Types of Anarchism
There are many ways one could classify the various schools of anarchism. One could look at transitional plans, preferred types of association or community, or even target audience. However, the most important and contentious issue in modern anarchism is economics. In particular justice in property and justice in trade. The following table shows how two simple questions about property can categorize the bulk of anarchist thought.
Should cost be the limit of price?
Shortly after, the German philosopher Max Stirner presented his rational egoist philosophy in "The Ego and Its Own" (1844) also translated as "The Individual and His Property." Stirner was semi-anarchist - he denied the legitimacy of the State (and rights, and gods, and even morality), but he did not oppose the existence of the State or seek to abolish it. Nevertheless, his egoism and individualism was extremely influential to later anarchists, particularly individualist anarchists and (via Ayn Rand) anarcho-capitalists.
The socialist anarchists took Proudhon's critique of property as their main theme. Michael Bakunin soon became the movement leader, with a collectivist turn from Proudhon's private possession mutualism. Bakunin's socialist anarchism (called generally "libertarian socialism") developed into several sub-branches, depending on the vision for change. Kropotkin's anarcho-communism borders on primitivism in its notion of local collective life; Anarcho-syndicalism sees industrial workers as the key players, and simultaneous "general" strikes as a major weapon.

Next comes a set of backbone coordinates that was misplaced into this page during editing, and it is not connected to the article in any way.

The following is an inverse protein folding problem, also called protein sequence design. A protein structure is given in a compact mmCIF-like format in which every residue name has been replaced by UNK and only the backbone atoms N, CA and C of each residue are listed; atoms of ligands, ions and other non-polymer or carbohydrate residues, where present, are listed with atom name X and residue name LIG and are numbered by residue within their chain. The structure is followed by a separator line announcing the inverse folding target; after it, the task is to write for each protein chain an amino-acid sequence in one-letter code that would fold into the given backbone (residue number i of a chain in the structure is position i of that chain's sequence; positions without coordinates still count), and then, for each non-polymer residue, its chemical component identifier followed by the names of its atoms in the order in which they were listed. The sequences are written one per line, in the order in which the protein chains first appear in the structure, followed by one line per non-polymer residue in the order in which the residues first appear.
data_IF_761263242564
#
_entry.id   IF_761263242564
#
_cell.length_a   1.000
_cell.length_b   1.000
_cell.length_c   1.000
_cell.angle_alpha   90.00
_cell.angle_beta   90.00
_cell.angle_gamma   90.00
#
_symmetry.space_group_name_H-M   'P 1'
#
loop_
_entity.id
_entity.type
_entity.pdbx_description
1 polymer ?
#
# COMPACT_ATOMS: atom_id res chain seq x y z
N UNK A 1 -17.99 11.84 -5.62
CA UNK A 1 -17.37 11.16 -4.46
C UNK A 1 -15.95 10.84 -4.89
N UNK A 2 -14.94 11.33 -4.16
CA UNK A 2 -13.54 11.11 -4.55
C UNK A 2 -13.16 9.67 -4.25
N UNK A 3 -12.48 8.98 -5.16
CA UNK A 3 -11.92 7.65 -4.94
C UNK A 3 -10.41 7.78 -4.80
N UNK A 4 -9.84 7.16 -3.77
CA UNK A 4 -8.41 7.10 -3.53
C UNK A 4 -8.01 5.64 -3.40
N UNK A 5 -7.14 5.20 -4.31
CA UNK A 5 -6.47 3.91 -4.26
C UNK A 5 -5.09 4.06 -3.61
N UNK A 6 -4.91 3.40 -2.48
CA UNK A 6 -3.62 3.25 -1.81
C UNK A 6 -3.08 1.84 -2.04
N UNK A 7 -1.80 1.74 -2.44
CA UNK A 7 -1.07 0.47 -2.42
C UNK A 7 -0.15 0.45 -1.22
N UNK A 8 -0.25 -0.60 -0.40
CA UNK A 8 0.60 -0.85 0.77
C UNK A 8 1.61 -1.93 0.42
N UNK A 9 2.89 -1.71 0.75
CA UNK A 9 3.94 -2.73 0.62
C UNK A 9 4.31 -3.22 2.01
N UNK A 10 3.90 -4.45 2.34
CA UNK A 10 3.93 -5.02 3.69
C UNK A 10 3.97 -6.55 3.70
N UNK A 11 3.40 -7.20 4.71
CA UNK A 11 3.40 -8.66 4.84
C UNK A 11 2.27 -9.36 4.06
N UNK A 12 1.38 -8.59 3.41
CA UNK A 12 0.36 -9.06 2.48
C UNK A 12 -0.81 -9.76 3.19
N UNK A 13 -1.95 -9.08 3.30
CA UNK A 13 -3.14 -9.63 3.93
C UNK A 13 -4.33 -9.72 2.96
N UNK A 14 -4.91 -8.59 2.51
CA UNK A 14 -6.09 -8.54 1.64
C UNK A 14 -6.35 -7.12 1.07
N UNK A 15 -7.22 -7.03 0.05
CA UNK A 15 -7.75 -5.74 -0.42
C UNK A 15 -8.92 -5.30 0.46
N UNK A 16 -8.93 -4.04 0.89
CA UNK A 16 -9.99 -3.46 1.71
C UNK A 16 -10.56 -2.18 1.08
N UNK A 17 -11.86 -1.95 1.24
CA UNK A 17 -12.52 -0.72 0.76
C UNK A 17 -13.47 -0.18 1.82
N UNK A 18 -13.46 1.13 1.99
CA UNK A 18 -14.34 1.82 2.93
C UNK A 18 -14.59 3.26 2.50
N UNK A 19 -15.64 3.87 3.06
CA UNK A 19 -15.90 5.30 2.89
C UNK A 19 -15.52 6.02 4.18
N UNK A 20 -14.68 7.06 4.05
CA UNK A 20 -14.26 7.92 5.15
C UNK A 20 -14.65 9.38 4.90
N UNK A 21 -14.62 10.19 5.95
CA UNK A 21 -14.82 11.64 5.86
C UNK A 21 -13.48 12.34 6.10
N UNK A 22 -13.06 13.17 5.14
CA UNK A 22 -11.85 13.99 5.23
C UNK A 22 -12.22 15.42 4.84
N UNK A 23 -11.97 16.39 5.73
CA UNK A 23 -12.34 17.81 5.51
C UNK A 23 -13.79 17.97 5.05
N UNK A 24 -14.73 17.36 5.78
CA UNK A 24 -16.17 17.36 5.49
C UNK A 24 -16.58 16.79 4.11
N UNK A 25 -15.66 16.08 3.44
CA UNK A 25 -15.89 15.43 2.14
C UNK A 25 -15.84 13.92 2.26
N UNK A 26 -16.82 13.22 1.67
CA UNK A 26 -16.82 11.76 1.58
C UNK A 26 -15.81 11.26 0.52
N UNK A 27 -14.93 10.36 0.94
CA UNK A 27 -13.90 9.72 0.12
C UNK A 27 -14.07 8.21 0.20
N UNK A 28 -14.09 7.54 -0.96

The individualist anarchists took Proudhon's individualism to heart, with its private property, but also Proudhon's exploitation theory - the labor theory of value. Mutualists are basically capitalists who think making a profit (from rent, labor, or interest) is wrong. They support the right to profit - they would not use force against a profiteer - but they consider it a vice and only possible due to government monopoly or privilege. Individualist anarchists generally either take a natural rights position or rely on Stirnerite egoism.
Just as mutualism predates Proudhon, Georgism predates Henry George. For those who hold this position, land (and all natural resources) are not man-made, so they cannot be owned. The theory that labor creates ownership and land is "commons" goes back to Locke, and was supported by Adam Smith, Tom Paine, Thomas Jefferson and many others. The Georgist idea is that people should pay rent to the community for land they use. When Georgism met with Oppenheimer's anti-statist sociology, the result was Geoanarchism.
The whole logic of laissez-faire capitalism leads to anarchism, and the same can be said for liberalism. As Thoreau eloquently wrote:
"I heartily accept the motto, 'That government is best which governs least;' and I should like to see it acted up to more rapidly and systematically. Carried out, it finally amounts to this, which I also believe - that government is best which governs not at all."Anarcho-capitalism takes the economics of the Austrian School, the politics of individualist anarchists, the anti-war and anti-socialist agenda of Old Right geoanarchists, and spinkles on objectivist egoism to taste.
Property is a relationship between people regarding a scarce good. Denying the validity of the State, anarchists consider all property as allodial. The following property qualification types address who may hold property and how can it be transferred to a new owner.
Who May Own
- pure property - anyone or any group may own
- community property - the community collectively is permanent non-transferrable owner
- corporate property - only certain collectives or types of collectives may own
- caste property - only certain types of people may own
- contract property - owner retains ownership until he agrees to alienate
- possession property - owner loses ownership upon non-use or abandonment
These are the property types favored by the four anarchist schools:
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Land and natural resources
Man-made capital goods
Is it moral to collect profit
from land, labor, or capital?
It's criminal and
should be expropriated.
No, but it's
so shouldn't be prevented.
No, for land;
Yes, for labor and capital.
and generally a virtue.
Send comments to: firstname.lastname@example.org. Revised 1/29/2016